§ Lord Sefton of Garston
asked Her Majesty's Government:
Whether, following the reply of the Earl of Caithness to Lord Sefton of Garston of 26th November 1985, the Government are now prepared to give an estimate of likely costs to be incurred in improving or modifying any building, transport or any other infrastructure needed because of the construction of the Channel Tunnel; and whether the Government will give an estimate of the approximate cost of such infrastructure based upon previous experience in providing similar infrastructure.
§ Lord Brabazon of Tara
The costs of the Channel Tunnel itself, of the terminal and of access to the national road and rail networks will be borne by the developers and are a matter for Eurotunnel. A number of road improvements are planned for Kent. These are needed to cope with the continuing growth in traffic to the Continent which at present uses the Kent ports but will also use the tunnel when opened. The Department of Transport expects to spend at least £131 million (at second quarter 1986 prices) on improvements to the A.20 and M.20, which will become the prime route between London and the Channel ports and tunnel, as well as expenditure on smaller improvements to other trunk roads in Kent. Kent County Council have published plans for £46 million (at early 1986 prices) of improvements to local roads which they see as necessary to cope with traffic using the Channel Tunnel. They have accepted the Government's assurance that Transport Supplementary Grant (TSG) for road improvements made necessary by the tunnel would be additional to that for other schemes in the county's programme.629WA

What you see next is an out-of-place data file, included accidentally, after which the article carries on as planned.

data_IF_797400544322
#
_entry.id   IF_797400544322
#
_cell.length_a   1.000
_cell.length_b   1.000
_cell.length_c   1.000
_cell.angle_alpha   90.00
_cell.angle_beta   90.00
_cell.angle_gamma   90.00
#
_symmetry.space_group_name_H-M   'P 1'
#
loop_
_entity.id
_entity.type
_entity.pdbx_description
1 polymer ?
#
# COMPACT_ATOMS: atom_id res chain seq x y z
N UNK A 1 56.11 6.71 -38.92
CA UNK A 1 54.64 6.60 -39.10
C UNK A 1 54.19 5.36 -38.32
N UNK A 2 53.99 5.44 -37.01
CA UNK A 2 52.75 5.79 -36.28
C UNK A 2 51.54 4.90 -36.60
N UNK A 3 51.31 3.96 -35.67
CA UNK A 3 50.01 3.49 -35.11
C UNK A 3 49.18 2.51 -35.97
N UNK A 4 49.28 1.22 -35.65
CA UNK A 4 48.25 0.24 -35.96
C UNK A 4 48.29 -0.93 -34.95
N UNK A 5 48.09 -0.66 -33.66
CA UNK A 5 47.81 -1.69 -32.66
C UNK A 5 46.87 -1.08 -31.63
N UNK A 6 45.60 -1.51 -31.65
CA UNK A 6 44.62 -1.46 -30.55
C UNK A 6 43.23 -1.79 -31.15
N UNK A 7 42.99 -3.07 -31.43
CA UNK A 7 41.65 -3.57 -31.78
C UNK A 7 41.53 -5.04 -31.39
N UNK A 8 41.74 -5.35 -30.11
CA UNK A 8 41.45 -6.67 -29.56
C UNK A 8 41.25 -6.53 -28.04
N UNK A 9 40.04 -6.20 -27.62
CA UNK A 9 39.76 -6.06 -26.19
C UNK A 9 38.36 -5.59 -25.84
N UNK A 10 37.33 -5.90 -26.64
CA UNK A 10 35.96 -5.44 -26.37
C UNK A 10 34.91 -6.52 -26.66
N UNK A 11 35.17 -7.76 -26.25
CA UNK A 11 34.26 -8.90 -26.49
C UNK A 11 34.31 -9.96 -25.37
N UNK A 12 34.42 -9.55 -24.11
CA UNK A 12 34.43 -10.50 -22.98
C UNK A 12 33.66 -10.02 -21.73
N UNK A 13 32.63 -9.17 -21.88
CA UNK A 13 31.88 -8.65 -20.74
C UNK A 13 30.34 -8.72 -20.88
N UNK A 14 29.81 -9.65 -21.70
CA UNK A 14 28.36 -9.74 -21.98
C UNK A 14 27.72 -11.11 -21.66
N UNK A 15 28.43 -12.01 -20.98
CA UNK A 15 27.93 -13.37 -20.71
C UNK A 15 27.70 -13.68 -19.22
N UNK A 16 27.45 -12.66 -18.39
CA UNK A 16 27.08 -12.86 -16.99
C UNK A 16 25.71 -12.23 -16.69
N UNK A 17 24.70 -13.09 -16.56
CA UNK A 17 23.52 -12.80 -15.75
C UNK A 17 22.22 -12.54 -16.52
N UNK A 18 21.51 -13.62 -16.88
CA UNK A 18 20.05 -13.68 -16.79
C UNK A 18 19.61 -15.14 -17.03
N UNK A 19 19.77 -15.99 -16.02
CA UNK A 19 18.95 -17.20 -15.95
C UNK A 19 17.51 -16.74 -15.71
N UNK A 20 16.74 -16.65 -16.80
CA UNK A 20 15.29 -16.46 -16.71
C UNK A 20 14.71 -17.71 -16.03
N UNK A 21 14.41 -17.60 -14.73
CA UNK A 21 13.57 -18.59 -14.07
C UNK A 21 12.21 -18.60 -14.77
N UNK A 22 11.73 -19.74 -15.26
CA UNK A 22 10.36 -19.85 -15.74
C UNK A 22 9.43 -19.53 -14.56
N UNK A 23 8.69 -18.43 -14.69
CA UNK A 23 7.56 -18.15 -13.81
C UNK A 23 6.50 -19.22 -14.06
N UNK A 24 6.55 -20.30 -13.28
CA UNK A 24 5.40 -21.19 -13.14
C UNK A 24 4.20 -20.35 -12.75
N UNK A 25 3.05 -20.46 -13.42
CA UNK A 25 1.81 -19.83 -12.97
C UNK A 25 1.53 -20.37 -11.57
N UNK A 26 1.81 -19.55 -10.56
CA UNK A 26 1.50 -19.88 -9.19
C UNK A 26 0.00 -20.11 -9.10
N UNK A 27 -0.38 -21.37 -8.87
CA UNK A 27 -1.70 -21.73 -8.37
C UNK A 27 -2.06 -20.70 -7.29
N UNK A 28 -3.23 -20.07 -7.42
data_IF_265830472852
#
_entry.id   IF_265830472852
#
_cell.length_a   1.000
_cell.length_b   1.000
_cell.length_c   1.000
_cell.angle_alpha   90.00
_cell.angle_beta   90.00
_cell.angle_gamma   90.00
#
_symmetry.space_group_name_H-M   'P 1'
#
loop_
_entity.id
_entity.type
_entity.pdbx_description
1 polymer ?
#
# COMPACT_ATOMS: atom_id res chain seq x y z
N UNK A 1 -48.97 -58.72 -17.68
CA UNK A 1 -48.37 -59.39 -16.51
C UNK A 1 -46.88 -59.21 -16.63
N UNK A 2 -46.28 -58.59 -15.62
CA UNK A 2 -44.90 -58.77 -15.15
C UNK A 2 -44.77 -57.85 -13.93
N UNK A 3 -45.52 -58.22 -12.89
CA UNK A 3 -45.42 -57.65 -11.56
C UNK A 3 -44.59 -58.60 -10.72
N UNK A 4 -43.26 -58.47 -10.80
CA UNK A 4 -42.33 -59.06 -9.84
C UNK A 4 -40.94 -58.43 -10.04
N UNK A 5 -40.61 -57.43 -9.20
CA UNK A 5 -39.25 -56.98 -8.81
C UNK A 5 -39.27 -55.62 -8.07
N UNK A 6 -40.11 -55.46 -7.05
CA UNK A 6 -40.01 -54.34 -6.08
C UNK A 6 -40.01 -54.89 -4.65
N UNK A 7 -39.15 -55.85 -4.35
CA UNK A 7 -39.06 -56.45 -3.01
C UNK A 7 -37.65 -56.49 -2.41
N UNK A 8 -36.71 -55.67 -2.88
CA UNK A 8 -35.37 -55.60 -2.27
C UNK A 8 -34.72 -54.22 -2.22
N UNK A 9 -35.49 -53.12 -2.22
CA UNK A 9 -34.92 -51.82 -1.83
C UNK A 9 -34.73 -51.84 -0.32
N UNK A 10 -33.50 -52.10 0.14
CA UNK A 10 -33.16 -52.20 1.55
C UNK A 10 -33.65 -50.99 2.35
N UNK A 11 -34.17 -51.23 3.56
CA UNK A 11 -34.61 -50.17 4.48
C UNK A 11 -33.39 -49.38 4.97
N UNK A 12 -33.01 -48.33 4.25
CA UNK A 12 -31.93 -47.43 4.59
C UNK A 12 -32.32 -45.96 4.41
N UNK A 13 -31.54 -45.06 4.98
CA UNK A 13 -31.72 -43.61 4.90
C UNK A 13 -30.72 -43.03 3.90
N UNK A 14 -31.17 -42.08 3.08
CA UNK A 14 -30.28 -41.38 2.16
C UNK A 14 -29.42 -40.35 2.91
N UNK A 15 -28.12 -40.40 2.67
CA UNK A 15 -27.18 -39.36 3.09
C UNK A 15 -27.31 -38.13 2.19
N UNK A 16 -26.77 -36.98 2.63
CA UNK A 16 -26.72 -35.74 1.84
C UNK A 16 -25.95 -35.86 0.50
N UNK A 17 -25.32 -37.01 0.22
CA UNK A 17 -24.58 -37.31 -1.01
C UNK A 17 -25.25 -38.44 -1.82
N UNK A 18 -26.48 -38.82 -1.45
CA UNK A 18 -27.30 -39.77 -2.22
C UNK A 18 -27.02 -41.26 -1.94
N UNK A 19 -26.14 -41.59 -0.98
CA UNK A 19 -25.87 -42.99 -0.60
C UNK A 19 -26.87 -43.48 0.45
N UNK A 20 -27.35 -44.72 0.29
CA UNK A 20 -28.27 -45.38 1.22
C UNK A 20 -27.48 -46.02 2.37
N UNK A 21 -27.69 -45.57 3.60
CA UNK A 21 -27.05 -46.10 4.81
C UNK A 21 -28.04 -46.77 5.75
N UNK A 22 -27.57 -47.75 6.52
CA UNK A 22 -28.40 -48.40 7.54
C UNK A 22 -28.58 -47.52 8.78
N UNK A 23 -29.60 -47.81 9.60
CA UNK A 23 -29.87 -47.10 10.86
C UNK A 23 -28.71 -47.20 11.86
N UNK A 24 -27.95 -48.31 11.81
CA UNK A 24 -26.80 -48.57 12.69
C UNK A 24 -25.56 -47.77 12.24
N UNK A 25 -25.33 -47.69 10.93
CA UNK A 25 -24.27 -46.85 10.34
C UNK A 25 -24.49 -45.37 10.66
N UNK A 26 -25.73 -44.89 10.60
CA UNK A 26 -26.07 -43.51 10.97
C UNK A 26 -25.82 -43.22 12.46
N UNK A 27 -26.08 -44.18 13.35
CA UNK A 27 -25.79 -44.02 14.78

British Rail are planning to invest up to £390 million (at January 1985 prices) to operate passenger and freight services through the Channel Tunnel, and this will include track and terminal improvements as well as rolling stock. The finance will be raised from BR's own resources or from borrowing and the investment will be required to produce a commercial rate of return.